Science Cinema featured fun science videos served with movie theater-style popcorn made at Sanford Lab. 

Gallons of nitrogen ice served during Neutrino Day

"We had so many people, I had to run to the store twice to get more supplies," said professor Mike Dowding from SD Mines.  

Chris Mossey talks engineering

Engineering big science

Chris Mossey, Fermilab Deputy Director for the Long-Baseline Neutrino Facility, talked about the engineering behind the Deep Underground Neutrino Experiment, the largest international science project ever planned on U.S. soil. DUNE scientists hope to learn more about the properties of neutrinos, super novae and proton decay. Using the LBNF, they'll fire a beam of neutrinos from Fermilab near Chicago to massive detectors deep underground at Sanford Lab.  

It's a huge project that poses unique engineering challenges. But Mossey said engineers and scientists are up to the challenge. 

"This is going to be the world's flagship neutrino facility,” Mossey said. "And it's going to be the first internationally conceived, constructed and operated mega-science project in the United States. Hopefully, it will help us understand better why the universe is the way it is."

Visitors heard from scientists underground

Talking to scientists from underground

More than 140 people attended video conferences where they got to talk to scientists and engineers at Fermilab and deep underground at Sanford Lab. 

"You can tell people are really starting to pay attention to news about neutrinos just by the questions they ask," said Matt Kapust, creative services developer at Sanford Lab.

One audience member asked a Fermilab scientist about the recent discovery made by scientists with the IceCube experiment taking place in Antarctica. "IceCube and DUNE both look for neutrinos but are very different," said Kurt Riesselmann of Fermilab. "IceCube identifies high-energy neutrinos from sources billions of light years away, while DUNE will look for low-energy neutrinos from super novae within our galaxy as well as neutrino oscillations and proton decay."

Kids painting space rocks

"About 600 people stopped by the Lead-Deadwood Arts Center and we painted at least 300 space rocks. It was a huge Neutrino Day!"—Karen Everett, director, Lead-Deadwood Arts Center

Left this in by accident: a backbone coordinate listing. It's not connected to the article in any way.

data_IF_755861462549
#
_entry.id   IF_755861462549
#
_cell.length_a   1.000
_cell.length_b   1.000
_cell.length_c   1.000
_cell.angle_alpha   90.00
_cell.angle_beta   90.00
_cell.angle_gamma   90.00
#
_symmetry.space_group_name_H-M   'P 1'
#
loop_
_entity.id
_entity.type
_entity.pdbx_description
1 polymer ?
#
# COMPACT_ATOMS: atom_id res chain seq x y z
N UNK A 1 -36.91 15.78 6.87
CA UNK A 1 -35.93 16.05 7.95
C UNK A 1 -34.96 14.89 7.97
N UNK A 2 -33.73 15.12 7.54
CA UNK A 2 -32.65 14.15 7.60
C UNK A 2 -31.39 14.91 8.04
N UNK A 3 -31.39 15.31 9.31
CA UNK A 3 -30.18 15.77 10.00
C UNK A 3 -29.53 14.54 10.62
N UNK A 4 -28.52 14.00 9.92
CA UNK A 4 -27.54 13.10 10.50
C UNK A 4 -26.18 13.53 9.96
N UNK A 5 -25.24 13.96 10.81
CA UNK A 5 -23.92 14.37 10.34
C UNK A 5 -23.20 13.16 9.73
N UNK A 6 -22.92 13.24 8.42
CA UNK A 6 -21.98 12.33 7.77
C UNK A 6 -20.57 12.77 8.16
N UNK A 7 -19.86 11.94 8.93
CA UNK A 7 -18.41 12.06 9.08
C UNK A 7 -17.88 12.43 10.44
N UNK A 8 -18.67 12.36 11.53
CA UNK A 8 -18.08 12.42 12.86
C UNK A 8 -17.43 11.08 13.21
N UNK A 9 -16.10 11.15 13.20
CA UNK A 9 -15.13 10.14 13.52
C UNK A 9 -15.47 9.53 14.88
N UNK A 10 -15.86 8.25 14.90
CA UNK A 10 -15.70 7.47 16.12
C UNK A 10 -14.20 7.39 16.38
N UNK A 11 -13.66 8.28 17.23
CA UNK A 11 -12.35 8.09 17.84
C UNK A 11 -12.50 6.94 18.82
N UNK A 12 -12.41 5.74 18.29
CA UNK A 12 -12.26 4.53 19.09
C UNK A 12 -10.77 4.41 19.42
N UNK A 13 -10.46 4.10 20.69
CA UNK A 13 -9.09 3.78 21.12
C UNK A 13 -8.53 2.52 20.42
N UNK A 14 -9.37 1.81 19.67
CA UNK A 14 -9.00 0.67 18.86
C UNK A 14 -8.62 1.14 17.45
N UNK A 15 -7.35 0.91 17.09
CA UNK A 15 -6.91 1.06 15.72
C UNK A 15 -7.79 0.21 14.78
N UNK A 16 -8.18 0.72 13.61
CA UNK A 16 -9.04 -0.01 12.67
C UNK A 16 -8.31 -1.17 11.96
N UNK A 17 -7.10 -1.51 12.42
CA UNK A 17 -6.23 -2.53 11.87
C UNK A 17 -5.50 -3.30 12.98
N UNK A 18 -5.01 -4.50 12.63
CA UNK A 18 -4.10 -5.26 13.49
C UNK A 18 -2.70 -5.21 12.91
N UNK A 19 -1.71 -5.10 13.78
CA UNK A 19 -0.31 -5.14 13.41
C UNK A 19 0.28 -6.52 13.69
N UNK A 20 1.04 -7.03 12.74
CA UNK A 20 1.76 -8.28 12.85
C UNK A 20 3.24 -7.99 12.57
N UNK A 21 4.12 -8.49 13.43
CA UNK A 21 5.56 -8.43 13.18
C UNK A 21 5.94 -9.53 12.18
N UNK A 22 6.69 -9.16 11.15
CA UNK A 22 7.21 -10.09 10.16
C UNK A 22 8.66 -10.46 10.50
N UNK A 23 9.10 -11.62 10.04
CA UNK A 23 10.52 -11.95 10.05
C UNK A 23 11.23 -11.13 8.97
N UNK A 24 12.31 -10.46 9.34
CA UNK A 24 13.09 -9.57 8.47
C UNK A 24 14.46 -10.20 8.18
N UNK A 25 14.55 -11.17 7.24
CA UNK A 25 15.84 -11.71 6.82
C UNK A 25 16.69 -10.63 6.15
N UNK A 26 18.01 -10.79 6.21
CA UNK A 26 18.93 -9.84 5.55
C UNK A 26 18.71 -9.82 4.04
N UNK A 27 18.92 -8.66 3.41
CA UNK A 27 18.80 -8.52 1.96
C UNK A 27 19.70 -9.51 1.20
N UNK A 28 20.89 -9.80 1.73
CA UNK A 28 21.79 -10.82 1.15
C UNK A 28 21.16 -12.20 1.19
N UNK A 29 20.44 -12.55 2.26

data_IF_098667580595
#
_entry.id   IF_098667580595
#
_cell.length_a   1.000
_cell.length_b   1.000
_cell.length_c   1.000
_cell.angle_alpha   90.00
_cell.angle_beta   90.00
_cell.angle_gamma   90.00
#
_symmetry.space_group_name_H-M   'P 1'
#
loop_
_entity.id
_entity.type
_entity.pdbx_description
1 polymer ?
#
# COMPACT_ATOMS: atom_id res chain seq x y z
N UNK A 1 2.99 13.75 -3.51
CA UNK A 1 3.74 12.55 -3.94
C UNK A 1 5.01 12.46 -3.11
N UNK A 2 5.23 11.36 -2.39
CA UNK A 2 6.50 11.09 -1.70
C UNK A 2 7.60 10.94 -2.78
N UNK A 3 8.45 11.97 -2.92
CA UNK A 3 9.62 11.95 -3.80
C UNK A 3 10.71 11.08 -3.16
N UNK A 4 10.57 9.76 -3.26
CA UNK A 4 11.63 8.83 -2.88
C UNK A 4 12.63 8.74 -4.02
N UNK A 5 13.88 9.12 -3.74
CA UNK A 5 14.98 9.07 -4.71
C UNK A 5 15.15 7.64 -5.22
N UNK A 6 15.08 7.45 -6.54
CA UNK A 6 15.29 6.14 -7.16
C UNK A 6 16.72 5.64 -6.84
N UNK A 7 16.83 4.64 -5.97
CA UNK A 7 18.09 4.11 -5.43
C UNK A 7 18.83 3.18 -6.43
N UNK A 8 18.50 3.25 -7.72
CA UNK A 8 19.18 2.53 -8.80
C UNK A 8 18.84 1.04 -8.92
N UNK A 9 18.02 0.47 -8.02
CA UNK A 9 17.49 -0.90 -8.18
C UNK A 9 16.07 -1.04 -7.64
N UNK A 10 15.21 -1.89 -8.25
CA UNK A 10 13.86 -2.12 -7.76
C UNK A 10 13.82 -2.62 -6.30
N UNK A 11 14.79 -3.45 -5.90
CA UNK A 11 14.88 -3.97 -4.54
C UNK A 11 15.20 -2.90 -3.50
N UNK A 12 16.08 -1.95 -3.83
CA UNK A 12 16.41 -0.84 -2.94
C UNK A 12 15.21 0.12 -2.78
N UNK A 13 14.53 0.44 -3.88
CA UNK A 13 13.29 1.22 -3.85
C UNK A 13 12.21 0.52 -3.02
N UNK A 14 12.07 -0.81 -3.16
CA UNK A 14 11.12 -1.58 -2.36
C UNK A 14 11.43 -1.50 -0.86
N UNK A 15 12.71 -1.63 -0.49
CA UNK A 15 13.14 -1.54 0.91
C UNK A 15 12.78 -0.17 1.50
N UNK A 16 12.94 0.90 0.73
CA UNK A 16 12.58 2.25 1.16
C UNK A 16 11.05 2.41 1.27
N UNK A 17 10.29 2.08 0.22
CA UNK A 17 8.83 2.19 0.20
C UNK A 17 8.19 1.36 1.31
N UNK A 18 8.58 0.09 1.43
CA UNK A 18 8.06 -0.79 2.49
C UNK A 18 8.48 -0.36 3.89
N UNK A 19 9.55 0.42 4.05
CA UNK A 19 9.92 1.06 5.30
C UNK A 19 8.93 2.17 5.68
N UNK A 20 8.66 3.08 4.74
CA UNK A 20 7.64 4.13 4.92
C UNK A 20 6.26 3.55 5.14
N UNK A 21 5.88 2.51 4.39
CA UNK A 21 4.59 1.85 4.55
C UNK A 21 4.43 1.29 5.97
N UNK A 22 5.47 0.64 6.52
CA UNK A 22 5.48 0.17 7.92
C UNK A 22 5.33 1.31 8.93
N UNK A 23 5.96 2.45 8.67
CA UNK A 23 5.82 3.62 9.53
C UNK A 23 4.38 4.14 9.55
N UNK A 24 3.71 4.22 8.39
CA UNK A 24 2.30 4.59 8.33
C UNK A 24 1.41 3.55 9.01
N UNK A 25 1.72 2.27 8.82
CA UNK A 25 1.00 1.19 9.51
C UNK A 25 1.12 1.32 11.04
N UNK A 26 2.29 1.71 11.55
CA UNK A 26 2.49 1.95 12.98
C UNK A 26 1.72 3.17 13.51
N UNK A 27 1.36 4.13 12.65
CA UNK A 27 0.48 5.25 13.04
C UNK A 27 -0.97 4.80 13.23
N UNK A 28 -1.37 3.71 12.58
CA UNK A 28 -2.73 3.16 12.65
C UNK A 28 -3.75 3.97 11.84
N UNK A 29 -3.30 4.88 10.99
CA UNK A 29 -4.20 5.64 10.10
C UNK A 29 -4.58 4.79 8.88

Geology demonstration

Geology demonstrations always a hit

Many visitors wanted to know all about the geology of the Black Hills and David Vardiman, geotechnical project engineer with Sanford Lab, was more than happy to help them out. 

Looking through a solar telescope

A peek at the sun

Kids loved looking at the surface of the sun through a solar telescope on the observation deck at the Sanford Lab Homestake Visitor Center in Lead.  

Preparing to go on a hoistroom tour

Hoistroom tours draw more than 400

This little girl was plenty excited as she got ready to go on a tour of the Yates Hoistroom. 

Fire extinguisher simulations

ERT demonstration

Sanford Lab's Emergency Response Team demonstrated fire extinguisher techniques using a high-tech simulator.

Volunteer puts on wristband

Volunteers make event a success

This year, 170 people signed up to help out, including Roger Hudson, safety trainer at Sanford Lab. They staffed displays and activities, gave directions, handed out flyers, served as crossing guards and attached wristbands. They come in early to set up and stayed late to tear down. They are the heart and soul of Neutrino Day and we couldn’t do this without them.

Child forms x with arms in front of NDX logo

Save the date

Samantha Kapust loved Neutrino Day X, and she wants you to save the date for next year's Neutrino Day, where we'll  continue to celebrate exciting science explorations and discoveries. The free Super Science festival will be held Saturday, July 13! We’ll keep you posted as we get closer to the date. 

Over the past 10 years, we’ve been fortunate to receive generous financial and in-kind support for Neutrino Day. Without the help of corporate and individual sponsors, we would not be able to bring you so many exciting and fun events every year. 

We also had tremendous help from our partners—the Sanford Lab Homestake Visitor Center, the City of Lead and the Lead Chamber of Commerce. 

Thank you especially to all who attended this year. You are the reason we do this year after year. Stay excited and keep exploring. We'll see you next year. 

Feature story written by Constance Walter, Matthew Kapust and Erin Broberg.
Photography contributed by Matthew Kapust, Emily Costopoulos, Tom Regan and SD Mines.